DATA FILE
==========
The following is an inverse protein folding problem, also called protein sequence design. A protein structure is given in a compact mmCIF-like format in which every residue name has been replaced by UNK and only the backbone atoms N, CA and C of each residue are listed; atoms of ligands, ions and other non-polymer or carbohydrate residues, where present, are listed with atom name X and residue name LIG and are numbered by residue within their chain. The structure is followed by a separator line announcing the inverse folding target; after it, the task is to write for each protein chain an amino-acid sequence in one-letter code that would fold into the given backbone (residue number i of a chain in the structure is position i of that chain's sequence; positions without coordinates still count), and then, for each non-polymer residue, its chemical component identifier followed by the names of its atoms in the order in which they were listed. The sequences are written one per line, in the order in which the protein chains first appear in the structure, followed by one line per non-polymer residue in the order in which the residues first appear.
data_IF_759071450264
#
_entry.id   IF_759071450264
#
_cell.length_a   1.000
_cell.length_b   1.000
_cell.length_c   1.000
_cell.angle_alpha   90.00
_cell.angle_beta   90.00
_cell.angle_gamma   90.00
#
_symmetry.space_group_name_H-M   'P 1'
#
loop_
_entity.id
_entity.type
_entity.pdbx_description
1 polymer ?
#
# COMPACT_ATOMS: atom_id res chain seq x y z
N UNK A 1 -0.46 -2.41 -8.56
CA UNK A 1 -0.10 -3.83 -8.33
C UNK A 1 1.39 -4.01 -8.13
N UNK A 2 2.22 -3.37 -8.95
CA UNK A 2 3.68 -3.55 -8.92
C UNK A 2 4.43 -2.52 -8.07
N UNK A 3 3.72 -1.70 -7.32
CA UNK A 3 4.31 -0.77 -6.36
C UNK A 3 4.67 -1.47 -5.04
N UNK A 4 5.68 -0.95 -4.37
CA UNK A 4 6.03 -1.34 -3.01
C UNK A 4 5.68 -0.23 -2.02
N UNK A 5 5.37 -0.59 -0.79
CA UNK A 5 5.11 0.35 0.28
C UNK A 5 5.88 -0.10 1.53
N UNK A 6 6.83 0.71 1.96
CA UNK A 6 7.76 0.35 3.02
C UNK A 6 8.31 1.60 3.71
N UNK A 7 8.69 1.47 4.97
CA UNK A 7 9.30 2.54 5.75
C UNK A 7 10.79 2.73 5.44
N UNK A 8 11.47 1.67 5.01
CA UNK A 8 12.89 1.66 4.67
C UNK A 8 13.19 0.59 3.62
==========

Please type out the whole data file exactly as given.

The following is an inverse protein folding problem, also called protein sequence design. A protein structure is given in a compact mmCIF-like format in which every residue name has been replaced by UNK and only the backbone atoms N, CA and C of each residue are listed; atoms of ligands, ions and other non-polymer or carbohydrate residues, where present, are listed with atom name X and residue name LIG and are numbered by residue within their chain. The structure is followed by a separator line announcing the inverse folding target; after it, the task is to write for each protein chain an amino-acid sequence in one-letter code that would fold into the given backbone (residue number i of a chain in the structure is position i of that chain's sequence; positions without coordinates still count), and then, for each non-polymer residue, its chemical component identifier followed by the names of its atoms in the order in which they were listed. The sequences are written one per line, in the order in which the protein chains first appear in the structure, followed by one line per non-polymer residue in the order in which the residues first appear.
data_IF_759071450264
#
_entry.id   IF_759071450264
#
_cell.length_a   1.000
_cell.length_b   1.000
_cell.length_c   1.000
_cell.angle_alpha   90.00
_cell.angle_beta   90.00
_cell.angle_gamma   90.00
#
_symmetry.space_group_name_H-M   'P 1'
#
loop_
_entity.id
_entity.type
_entity.pdbx_description
1 polymer ?
#
# COMPACT_ATOMS: atom_id res chain seq x y z
N UNK A 1 -0.46 -2.41 -8.56
CA UNK A 1 -0.10 -3.83 -8.33
C UNK A 1 1.39 -4.01 -8.13
N UNK A 2 2.22 -3.37 -8.95
CA UNK A 2 3.68 -3.55 -8.92
C UNK A 2 4.43 -2.52 -8.07
N UNK A 3 3.72 -1.70 -7.32
CA UNK A 3 4.31 -0.77 -6.36
C UNK A 3 4.67 -1.47 -5.04
N UNK A 4 5.68 -0.95 -4.37
CA UNK A 4 6.03 -1.34 -3.01
C UNK A 4 5.68 -0.23 -2.02
N UNK A 5 5.37 -0.59 -0.79
CA UNK A 5 5.11 0.35 0.28
C UNK A 5 5.88 -0.10 1.53
N UNK A 6 6.83 0.71 1.96
CA UNK A 6 7.76 0.35 3.02
C UNK A 6 8.31 1.60 3.71
N UNK A 7 8.69 1.47 4.97
CA UNK A 7 9.30 2.54 5.75
C UNK A 7 10.79 2.73 5.44
N UNK A 8 11.47 1.67 5.01
CA UNK A 8 12.89 1.66 4.67
C UNK A 8 13.19 0.59 3.62